Week 2: Covenant
THE MAIN POINT
God continued his plan of redemption in a fallen world through a covenant with one man, Abraham, and the promise that this man’s offspring would bless the world.
Genesis 12:1; 15:17–18; 17:1–5; 22:16–18
We first meet Abraham in the book of Genesis (Genesis12:1). Abraham is the beginning of the Hebrew people, the nation of Israel, and ultimately, the church. He is also the human ancestor of Jesus the Messiah. Abraham is called “the father of us all” by Paul in Romans 4:16. God called Abraham to move from the city of Ur to a land further west (Genesis 11:31). Ur was the economic and cultural place to be at the time. Abraham had faith in this call of God and left everything he knew to go to this new place. He had no Scripture verses to memorize for the journey; all he had was a relationship with God. Imagine moving from a booming metropolis (New York City or London) to the middle of nowhere because God said to. How many people would do that? But God had something special for Abraham.
THE BIBLE PROJECT SUMMARY: https://bibleproject.com/explore/video/torah-genesis-2/
As you prepare the core of the message using personal story and questions keep in mind these points:
- In the story of Abraham, we see that God promises him that he will have a son. But both Abraham and his wife Sarah are old, and she is barren. However, God promises that Abraham will not only have a son but will also be a “father” to many nations (Genesis 17:4). God upholds this promise by making a covenant with Abraham (Genesis 15:18). When God makes a promise, it is always fulfilled.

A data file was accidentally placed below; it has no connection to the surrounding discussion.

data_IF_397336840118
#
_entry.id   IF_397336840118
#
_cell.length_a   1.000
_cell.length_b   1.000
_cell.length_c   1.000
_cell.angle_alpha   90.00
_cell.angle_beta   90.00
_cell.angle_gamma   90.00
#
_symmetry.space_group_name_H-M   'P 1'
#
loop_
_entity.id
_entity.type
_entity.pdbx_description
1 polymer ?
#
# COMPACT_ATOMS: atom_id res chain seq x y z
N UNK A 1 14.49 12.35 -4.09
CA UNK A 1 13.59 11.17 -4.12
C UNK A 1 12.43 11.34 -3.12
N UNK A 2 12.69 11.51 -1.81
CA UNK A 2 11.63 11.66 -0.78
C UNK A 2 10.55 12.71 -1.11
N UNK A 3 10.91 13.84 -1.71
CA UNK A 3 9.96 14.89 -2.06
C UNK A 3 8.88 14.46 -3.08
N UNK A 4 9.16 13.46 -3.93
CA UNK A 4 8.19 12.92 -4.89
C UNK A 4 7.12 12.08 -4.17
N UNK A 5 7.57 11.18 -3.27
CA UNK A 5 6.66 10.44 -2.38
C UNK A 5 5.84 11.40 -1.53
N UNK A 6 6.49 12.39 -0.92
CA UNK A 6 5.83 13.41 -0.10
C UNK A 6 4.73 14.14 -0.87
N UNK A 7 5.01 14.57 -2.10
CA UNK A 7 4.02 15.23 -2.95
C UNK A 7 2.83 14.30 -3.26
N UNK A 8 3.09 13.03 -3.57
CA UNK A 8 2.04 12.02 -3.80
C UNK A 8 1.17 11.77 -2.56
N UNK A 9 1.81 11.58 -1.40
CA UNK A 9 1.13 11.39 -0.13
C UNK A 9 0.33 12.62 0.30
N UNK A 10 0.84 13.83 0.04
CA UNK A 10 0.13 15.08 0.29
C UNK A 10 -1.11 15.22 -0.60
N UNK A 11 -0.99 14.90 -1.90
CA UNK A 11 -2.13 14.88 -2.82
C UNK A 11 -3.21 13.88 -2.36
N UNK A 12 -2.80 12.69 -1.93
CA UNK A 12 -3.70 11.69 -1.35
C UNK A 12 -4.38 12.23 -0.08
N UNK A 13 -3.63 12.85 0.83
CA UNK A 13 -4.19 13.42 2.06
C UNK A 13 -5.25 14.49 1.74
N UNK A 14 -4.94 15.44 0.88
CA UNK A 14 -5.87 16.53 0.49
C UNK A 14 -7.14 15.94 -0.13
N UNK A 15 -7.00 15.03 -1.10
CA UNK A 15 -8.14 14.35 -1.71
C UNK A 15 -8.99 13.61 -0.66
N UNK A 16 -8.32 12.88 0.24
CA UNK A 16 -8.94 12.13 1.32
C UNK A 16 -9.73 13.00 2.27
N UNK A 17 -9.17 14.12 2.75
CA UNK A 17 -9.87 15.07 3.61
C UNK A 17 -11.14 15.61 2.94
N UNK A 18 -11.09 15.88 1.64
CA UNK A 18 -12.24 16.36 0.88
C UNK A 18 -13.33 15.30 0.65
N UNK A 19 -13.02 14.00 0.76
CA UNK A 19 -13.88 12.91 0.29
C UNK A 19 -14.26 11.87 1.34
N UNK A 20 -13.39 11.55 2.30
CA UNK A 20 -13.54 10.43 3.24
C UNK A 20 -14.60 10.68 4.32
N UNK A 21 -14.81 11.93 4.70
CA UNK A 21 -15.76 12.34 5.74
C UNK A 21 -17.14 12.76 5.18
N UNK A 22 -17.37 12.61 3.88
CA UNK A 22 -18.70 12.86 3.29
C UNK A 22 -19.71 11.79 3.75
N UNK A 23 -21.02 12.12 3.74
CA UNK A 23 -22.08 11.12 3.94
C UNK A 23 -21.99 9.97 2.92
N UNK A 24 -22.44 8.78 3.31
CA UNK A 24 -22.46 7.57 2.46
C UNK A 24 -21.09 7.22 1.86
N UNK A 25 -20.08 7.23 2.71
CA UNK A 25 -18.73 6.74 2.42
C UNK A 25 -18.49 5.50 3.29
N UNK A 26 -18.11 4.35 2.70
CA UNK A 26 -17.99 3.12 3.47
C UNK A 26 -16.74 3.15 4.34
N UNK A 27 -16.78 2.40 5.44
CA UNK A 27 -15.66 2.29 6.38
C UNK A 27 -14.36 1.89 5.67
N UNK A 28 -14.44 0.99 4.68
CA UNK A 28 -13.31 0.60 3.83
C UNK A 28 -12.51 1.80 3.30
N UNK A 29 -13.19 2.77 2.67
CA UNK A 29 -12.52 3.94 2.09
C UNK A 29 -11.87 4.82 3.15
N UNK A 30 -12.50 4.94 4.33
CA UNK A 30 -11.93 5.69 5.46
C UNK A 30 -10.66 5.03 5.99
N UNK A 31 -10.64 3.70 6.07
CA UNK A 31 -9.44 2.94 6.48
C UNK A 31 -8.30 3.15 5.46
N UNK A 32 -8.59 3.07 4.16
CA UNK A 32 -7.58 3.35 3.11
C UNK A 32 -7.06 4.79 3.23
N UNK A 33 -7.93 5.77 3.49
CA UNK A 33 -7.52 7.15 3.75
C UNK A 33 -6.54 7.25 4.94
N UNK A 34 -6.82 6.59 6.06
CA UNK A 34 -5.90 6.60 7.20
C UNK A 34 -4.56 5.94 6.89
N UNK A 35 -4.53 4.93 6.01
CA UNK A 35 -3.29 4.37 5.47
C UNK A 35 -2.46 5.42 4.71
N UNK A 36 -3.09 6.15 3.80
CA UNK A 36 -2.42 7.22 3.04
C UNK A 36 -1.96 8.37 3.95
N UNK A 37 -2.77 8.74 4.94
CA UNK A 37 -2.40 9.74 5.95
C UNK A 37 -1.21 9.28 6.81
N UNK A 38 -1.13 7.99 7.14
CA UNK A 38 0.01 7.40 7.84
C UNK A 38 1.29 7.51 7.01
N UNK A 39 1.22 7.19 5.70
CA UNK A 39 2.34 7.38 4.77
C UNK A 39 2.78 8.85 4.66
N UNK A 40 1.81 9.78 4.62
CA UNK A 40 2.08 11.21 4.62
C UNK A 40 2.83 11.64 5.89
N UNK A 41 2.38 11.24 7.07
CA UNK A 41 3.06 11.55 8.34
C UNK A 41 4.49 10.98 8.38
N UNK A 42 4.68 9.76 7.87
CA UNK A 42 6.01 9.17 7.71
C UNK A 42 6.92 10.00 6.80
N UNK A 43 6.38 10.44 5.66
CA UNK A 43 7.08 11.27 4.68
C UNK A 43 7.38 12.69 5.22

- Covenant is very important in the Bible. Covenant goes beyond just a contract; it binds two people together through blood. In the Bible, a covenant is “an agreement between God and humans in which God pledges to bless those who accept and commit themselves to him.” God’s promise to Abraham becomes the promise to redeem the whole world through his human descendant (Jesus). God tells Abraham, “In your offspring shall all the nations of the earth be blessed, because you have obeyed my voice.” (Genesis 22:18)
- Abraham becomes the next part of the gospel story of redemption. From Abraham, we have a promise of a nation and a blessing from that nation to the world. However, this process of redemption is a long process, and Abraham’s story is not easy sailing, described by one scholar like this: “Call a man to wander without telling him where he’s going …call him to be the father of many nations when he and his wife are old and childless … promise them a land already inhabited … wait twenty-five years to fulfill the promise of a son … marry that son to a woman who can’t bear children … marry the grandson to another woman who can’t bear children … then send the chosen people away from the Promised Land and into a land where they will become slaves.” Abraham probably thought time and time again, “God what are you doing?! I just don’t get it.” Ever had that moment?4. Throughout the Old Testament, God’s people do everything in their power to run away from God, reject God, and curse God. But this moment in Genesis 12, is the moment that God returns to every single time his people do evil. We as humans have broken our side of the covenant with God more than we can count, yet he never does. He is always faithful, always available and always persuing us with perfect love. It started with Abraham, it was fulfilled in his descendant Jesus, and He is available for you today.
As you prepare the application, challenge and/or encouragement, keep in mind these points:
- God’s covenant with Abraham is as much available for you today as it was for him. Through Jesus, God is perfectly available for you every day.
- Knowing that God has faithfully kept his covenant (his promises) forever, means that he will not stop. His promises are YES and AMEN every single time! This can be reassuring for us.